Timothy Prickett Morgan: Why did you come into the System i market? Obviously, you have had some experience with this market in the past.
David McGovern: The CMS Software acquisition was a recent one. Certainly, we think that the System i market is not going anywhere. There was a while there where I think people thought it would decline, but there’s a lot of legacy investment in that space and there is a lot of opportunity to be a good software provider.
In particular with CMS, we like the m5 product that they have developed, and we think it gives us a great opportunity to position customers in the XKO base for the m5 product. We see great opportunities with the marriage of CMS and XKO. With CMS being primarily a North American business and XKO selling into the United Kingdom, this creates opportunities to share resources, and it gives us a nice global footprint and the ability to do acquisitions to build up those organizations.
Timothy Prickett Morgan: The next question I would ask is why acquire in the application lifecycle management space in general, and why buy Aldon in particular? I have been told that what you do at Marlin is acquire in one spot, build a platform, and then build further from there. You have done five acquisitions so far in the ERP space, and now after Aldon, I would expect you to do more acquisitions in the ALM and adjacent tools areas to build that business out, too.
P.J. Nachman: We expect to build out with Aldon in a very similar way that we have built out in ERP software. We feel very strongly that the iSeries portion of the market is not going anywhere any time soon, and more particularly around the product set, Aldon has a very dominant or strong position within the iSeries, and they also have products that surround that, which positions the company well for growth and which are not just geared for iSeries customers only. There’s a lot of opportunity to sell into Unix, Linux, and Windows environments where the customer might be iSeries-centric, but also operates these other environments. There is also a large installed base of iSeries customers where you can upsell additional products.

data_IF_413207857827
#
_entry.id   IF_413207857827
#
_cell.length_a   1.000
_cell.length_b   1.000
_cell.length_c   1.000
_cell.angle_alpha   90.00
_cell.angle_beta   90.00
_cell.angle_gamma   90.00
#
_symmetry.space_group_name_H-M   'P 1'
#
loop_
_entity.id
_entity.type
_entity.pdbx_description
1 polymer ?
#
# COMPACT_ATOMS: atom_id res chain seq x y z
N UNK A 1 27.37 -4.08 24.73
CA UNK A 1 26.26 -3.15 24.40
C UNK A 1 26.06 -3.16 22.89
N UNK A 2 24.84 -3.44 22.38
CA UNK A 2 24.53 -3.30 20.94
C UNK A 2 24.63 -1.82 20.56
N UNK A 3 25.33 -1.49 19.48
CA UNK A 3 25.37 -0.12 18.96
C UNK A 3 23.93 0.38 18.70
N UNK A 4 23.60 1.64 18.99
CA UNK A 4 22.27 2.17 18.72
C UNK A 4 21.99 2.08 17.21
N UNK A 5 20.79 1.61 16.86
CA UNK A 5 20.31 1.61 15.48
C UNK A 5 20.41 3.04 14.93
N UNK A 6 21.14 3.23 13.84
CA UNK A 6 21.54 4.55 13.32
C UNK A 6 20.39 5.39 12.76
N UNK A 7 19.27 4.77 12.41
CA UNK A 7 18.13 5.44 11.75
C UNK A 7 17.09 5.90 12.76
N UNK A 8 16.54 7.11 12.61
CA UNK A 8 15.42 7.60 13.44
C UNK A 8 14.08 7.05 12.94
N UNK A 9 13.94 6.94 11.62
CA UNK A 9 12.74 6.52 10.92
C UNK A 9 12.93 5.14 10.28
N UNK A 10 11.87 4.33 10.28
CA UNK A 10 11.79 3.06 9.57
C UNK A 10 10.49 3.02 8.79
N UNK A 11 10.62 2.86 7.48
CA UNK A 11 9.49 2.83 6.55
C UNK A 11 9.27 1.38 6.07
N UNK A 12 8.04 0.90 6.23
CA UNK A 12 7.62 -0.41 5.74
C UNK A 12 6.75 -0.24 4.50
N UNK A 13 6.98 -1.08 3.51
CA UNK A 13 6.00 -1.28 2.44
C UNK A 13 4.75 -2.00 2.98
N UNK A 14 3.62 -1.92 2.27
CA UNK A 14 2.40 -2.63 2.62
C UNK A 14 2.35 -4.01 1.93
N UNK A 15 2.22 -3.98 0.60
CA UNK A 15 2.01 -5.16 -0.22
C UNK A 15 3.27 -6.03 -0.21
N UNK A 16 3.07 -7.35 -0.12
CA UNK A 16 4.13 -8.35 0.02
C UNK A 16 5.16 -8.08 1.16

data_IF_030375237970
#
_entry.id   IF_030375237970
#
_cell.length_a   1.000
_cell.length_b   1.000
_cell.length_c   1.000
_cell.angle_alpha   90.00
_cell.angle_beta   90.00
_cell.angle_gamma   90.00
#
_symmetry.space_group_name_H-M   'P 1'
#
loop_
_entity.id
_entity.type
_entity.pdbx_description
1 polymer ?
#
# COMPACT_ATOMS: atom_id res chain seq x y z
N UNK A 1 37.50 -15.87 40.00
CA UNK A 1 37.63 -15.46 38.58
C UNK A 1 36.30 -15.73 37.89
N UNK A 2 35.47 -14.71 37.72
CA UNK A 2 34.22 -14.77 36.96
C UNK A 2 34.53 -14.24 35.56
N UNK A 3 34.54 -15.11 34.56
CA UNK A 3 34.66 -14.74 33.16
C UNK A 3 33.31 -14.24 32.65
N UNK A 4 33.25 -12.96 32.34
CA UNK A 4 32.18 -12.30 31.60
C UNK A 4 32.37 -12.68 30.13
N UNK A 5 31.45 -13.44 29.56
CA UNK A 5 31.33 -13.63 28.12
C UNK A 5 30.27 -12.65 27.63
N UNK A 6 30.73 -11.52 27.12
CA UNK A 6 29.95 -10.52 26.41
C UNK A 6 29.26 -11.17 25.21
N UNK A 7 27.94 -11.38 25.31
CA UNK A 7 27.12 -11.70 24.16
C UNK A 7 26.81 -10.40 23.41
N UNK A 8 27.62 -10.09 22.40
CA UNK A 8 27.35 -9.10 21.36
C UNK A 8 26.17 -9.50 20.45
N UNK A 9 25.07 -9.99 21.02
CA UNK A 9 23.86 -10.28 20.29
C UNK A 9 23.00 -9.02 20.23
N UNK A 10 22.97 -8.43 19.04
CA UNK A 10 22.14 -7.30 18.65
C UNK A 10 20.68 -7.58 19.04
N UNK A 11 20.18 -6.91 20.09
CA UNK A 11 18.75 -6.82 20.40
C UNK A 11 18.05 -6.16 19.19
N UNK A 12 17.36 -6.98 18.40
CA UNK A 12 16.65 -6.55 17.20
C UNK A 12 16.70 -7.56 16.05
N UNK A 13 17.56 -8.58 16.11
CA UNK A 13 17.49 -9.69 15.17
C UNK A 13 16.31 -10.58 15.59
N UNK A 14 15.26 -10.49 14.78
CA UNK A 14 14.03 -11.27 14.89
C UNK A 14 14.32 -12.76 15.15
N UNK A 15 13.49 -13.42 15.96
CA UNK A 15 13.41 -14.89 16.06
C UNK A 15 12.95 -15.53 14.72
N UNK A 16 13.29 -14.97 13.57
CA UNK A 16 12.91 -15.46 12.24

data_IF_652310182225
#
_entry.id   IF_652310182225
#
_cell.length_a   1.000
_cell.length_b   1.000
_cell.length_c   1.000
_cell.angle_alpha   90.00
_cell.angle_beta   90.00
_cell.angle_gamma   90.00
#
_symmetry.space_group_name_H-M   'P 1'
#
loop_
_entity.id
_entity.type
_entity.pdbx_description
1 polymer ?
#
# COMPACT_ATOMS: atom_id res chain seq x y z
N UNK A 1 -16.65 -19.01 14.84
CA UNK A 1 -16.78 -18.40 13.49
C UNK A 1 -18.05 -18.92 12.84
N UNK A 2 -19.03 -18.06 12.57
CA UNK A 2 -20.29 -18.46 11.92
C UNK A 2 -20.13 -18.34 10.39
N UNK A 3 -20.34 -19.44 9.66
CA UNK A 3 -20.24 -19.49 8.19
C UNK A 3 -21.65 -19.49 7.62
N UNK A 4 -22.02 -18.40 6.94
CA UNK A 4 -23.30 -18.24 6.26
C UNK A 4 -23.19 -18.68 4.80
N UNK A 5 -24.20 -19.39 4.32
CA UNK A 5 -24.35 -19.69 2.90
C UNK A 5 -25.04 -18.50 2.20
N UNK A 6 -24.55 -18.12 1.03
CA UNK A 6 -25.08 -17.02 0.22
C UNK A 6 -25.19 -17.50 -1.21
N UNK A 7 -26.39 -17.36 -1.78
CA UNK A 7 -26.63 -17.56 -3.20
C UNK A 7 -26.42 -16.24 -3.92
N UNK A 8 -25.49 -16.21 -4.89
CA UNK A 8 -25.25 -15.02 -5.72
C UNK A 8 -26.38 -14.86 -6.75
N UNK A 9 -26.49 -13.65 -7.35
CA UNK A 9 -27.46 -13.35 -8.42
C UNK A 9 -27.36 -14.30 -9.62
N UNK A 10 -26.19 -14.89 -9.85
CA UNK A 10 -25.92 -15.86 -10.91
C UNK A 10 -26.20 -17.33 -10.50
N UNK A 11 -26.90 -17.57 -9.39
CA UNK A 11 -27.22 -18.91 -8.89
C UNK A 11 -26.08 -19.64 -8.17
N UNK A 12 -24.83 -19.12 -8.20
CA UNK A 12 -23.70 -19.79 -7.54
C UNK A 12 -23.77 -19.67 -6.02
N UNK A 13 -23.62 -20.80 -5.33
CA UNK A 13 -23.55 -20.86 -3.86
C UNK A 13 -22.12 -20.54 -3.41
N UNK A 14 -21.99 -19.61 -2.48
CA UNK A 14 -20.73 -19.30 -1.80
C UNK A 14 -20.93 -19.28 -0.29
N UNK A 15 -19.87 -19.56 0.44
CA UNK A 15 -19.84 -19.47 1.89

Timothy Prickett Morgan: That has been my experience too at IT Jungle. But can I give Marlin some advice? Can we not say that the System i or iSeries market is not going anywhere? There are obviously two different connotations to that phrase. . . . and this is how my kids are going to get to college.
[Much raucous laughter]
David McGovern: We certainly agree that the iSeries market is not going away. We think that the iSeries market is going somewhere.
P.J. Nachman: And Aldon is a growing business, and it has been growing within the iSeries segment and outside of the iSeries market.
Timothy Prickett Morgan: My experience from watching another hot area in the System i market–high availability software–is that this is something that a lot of businesses should have long since deployed, but there still appears to be price sensitivity to HA software, even after system prices have come down dramatically and HA software vendors have slashed prices after a wave of competition. HA software installations never quite grew as much as many of us expected, even if it is a very good market to participate in.
Now that Aldon has equity backing and the ability to bring products to market in different ways and at different price points, can you deal with price/sensitivity in the ALM space? Can you push for a broader market with lower prices and therefore make more money? Or does ALM stay among the top-tier companies that have truly complex development efforts. What I am trying to ask in a convoluted way is: How far can you push this thing is?
David McGovern: I don’t think our investment thesis is really based on being able to answer that question. And to be honest, I am not a technologist. We have a specific investment criteria, we look at what we are buying, and we feel comfortable that with the Aldon business there are opportunities for growth and we will leave it to the management team to advise us about where and how we can chase those opportunities.
P.J. Nachman: We were extremely impressed with the Aldon team’s knowledge of the market, their customer-centric approach, and their products and strategies. Really, in our view, they understand their business and we would leave it up to them.